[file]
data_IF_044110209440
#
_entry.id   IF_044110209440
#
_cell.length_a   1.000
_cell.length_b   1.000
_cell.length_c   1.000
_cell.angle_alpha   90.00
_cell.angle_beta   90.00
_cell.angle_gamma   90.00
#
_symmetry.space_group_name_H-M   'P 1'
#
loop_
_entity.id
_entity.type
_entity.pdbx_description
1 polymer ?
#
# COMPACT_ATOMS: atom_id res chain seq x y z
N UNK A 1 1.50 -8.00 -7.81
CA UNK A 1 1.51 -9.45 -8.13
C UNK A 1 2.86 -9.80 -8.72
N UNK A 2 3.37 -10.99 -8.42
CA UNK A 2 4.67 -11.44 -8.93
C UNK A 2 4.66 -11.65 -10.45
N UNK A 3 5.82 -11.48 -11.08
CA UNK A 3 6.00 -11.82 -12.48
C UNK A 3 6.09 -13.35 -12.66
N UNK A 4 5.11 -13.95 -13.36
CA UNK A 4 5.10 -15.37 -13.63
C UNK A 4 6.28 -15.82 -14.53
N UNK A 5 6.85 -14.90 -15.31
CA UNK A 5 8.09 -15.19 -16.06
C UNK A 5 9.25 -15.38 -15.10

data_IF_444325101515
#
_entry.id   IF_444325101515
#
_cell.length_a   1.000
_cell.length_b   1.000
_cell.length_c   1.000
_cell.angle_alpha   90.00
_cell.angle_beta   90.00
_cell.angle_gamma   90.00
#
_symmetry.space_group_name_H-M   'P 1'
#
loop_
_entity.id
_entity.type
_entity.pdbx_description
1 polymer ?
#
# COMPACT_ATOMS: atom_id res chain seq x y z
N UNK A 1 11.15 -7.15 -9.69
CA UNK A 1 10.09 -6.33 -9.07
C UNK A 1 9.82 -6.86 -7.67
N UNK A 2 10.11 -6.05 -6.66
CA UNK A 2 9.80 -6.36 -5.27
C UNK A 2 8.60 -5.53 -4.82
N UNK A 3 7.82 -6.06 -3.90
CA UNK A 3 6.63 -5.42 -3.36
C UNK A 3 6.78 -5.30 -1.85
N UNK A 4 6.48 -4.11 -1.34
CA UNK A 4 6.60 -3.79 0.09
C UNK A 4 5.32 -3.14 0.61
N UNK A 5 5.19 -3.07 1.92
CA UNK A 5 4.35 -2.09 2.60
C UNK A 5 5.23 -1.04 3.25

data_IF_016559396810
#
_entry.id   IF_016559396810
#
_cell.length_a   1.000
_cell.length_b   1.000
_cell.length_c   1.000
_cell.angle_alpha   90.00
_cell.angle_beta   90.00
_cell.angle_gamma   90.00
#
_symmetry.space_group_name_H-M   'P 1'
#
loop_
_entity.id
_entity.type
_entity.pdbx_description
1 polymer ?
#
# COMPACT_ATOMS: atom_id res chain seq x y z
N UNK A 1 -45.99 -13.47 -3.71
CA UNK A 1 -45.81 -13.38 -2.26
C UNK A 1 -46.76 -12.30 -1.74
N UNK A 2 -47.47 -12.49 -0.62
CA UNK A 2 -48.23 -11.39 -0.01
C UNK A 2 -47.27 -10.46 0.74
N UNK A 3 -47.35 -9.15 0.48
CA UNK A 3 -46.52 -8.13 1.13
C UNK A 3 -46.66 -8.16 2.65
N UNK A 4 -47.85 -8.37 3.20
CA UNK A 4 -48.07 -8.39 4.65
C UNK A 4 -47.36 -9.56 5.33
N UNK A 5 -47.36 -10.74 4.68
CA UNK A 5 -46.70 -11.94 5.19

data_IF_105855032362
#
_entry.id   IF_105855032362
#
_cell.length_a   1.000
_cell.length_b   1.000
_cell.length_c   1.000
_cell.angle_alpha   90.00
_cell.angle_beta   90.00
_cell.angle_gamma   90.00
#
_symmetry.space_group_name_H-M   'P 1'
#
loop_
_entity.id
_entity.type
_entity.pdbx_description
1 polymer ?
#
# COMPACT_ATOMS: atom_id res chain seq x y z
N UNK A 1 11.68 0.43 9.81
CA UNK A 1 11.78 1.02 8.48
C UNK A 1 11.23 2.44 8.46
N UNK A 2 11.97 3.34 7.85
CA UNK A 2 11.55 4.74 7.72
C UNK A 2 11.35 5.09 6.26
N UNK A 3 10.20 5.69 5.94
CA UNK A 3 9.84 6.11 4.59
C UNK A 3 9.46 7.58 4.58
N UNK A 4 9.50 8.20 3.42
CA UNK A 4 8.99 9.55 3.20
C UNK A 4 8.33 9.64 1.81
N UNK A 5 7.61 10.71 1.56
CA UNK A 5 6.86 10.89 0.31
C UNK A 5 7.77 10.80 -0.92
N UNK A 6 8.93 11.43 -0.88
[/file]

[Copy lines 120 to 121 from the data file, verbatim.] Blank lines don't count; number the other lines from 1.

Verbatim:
_entity.type
_entity.pdbx_description